A patient likely has no idea how much this blood draw costs. Photo: Glenn Koenig/Los Angeles Times via Getty Images

Starting in 2020, hospitals have to start publicly publishing the negotiated prices of procedures and tests they receive from health insurers, according to a proposed regulation from the Centers for Medicare & Medicaid Services.

Why it matters: Seeing the secretly negotiated amounts that private insurers actually pay for hospital care would shed light on the true cost of care. But some experts worry patients wouldn't know what to do with that information, and the disclosure could lead to lower-priced hospitals raising their rates.

Between the lines: CMS already requires hospitals to publish the list prices of their services, which don't reflect insurance discounts but do apply to people who are uninsured or receive care that is out-of-network.

  • But this proposal would go a lot further, by requiring all hospitals to show how much they get paid for at least 300 "shoppable" services, like imaging scans and scheduled surgeries, from every commercial insurer that has a contract with them.
  • The data has to be in a machine-readable format as well, which would help health care researchers.

Yes, but: Hospitals that don't comply with this requirement would face a maximum penalty of $300 per day, or about $110,000 per year.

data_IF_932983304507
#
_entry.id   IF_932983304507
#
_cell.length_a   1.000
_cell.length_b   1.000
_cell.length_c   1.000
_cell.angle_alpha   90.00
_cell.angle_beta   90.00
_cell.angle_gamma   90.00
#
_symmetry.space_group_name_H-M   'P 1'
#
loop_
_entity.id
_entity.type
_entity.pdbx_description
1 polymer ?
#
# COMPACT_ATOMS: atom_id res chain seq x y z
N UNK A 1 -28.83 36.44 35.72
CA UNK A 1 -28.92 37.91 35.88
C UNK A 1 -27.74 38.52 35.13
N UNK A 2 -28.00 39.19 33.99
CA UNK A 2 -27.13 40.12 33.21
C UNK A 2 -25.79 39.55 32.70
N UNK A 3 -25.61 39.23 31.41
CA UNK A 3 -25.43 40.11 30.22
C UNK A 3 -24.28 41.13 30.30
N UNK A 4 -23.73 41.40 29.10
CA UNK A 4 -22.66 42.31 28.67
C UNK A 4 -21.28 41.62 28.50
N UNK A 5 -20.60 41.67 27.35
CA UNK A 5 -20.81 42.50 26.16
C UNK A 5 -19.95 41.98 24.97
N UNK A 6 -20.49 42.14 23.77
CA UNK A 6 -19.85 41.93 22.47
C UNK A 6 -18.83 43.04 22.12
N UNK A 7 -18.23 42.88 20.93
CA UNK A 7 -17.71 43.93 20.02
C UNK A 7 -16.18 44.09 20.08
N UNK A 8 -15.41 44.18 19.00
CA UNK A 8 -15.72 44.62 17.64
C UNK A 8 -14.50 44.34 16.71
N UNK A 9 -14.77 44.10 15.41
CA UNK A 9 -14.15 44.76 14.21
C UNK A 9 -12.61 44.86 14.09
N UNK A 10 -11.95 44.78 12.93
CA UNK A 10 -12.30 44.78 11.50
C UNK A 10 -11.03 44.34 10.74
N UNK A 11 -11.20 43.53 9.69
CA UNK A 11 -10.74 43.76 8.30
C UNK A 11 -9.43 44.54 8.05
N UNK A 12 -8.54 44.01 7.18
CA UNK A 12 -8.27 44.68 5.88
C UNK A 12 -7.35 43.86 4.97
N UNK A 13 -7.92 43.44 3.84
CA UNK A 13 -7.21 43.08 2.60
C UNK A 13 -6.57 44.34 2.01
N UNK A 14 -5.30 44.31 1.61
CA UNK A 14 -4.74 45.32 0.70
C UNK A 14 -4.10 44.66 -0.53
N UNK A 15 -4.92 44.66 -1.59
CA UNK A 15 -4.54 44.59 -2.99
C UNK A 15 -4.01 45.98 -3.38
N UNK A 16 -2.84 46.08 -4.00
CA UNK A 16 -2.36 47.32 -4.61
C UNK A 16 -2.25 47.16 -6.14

• That's a drop in the bucket for the largest hospital systems, raising questions about whether dominant organizations would follow the regulation.
  • But the fines would be tougher to swallow for smaller, rural facilities.

Go deeper: Washington's favorite health policy isn't a silver bullet

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  3. States: California to independently review FDA-approved coronavirus vaccinesWisconsin judge reimposes capacity limit on indoor venues.
  4. Media: Trump attacks CNN as "dumb b---ards" for continuing to cover pandemic.
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USA Today breaks tradition by endorsing Joe Biden

Photo illustration: Aïda Amer/Axios. Photo: Win McNamee/Getty Images

USA Today, one of the largest newspapers by circulation in America, gave Joe Biden its first-ever presidential endorsement on Tuesday.

The big picture: A slew of media companies are endorsing a candidate this year for the first time ever, citing the unprecedented nature of this election.

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Illustration: Sarah Grillo/Axios

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How it works: Because tech firms need to answer millions of unique voice commands and search queries in real time, the results will be coded through an API — an interface that a computer program can read — designed to handle "not enough results in yet" and "too close to call" cases.